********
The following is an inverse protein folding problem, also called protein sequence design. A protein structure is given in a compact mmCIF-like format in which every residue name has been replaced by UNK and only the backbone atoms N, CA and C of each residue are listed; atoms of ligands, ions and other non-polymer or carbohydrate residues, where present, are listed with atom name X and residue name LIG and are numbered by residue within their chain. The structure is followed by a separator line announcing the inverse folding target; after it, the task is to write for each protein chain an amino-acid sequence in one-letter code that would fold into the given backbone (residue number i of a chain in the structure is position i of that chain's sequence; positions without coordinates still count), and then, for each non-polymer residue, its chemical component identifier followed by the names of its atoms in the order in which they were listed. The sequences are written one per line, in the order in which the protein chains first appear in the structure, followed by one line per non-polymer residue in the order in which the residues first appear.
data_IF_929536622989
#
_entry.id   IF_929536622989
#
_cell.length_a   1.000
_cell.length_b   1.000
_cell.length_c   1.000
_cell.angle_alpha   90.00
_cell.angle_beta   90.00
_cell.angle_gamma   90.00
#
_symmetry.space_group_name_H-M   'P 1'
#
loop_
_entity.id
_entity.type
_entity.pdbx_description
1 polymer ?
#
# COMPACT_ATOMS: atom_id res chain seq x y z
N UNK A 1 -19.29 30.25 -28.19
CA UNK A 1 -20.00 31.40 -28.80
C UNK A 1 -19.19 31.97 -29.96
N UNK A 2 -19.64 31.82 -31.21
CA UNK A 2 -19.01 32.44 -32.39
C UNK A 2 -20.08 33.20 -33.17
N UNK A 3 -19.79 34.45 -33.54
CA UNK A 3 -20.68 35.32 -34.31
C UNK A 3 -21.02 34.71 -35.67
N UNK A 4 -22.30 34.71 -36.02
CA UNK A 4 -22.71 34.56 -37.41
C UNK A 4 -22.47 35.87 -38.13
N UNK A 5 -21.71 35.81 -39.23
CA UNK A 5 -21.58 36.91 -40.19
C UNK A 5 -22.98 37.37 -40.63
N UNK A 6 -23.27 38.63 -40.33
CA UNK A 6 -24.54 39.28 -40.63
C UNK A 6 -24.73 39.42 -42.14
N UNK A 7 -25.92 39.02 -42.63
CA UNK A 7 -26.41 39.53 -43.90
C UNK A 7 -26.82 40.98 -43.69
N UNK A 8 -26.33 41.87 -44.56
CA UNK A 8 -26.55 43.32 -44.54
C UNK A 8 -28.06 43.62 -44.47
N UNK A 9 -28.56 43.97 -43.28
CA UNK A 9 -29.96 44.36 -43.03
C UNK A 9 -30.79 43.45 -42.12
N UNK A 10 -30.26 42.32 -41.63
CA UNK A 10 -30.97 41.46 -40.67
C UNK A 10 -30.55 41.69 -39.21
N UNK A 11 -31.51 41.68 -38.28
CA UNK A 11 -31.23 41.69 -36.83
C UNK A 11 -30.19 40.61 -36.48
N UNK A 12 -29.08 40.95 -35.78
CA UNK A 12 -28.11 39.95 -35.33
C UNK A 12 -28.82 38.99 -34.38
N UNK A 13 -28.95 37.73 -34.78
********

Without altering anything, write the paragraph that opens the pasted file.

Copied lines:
The following is an inverse protein folding problem, also called protein sequence design. A protein structure is given in a compact mmCIF-like format in which every residue name has been replaced by UNK and only the backbone atoms N, CA and C of each residue are listed; atoms of ligands, ions and other non-polymer or carbohydrate residues, where present, are listed with atom name X and residue name LIG and are numbered by residue within their chain. The structure is followed by a separator line announcing the inverse folding target; after it, the task is to write for each protein chain an amino-acid sequence in one-letter code that would fold into the given backbone (residue number i of a chain in the structure is position i of that chain's sequence; positions without coordinates still count), and then, for each non-polymer residue, its chemical component identifier followed by the names of its atoms in the order in which they were listed. The sequences are written one per line, in the order in which the protein chains first appear in the structure, followed by one line per non-polymer residue in the order in which the residues first appear.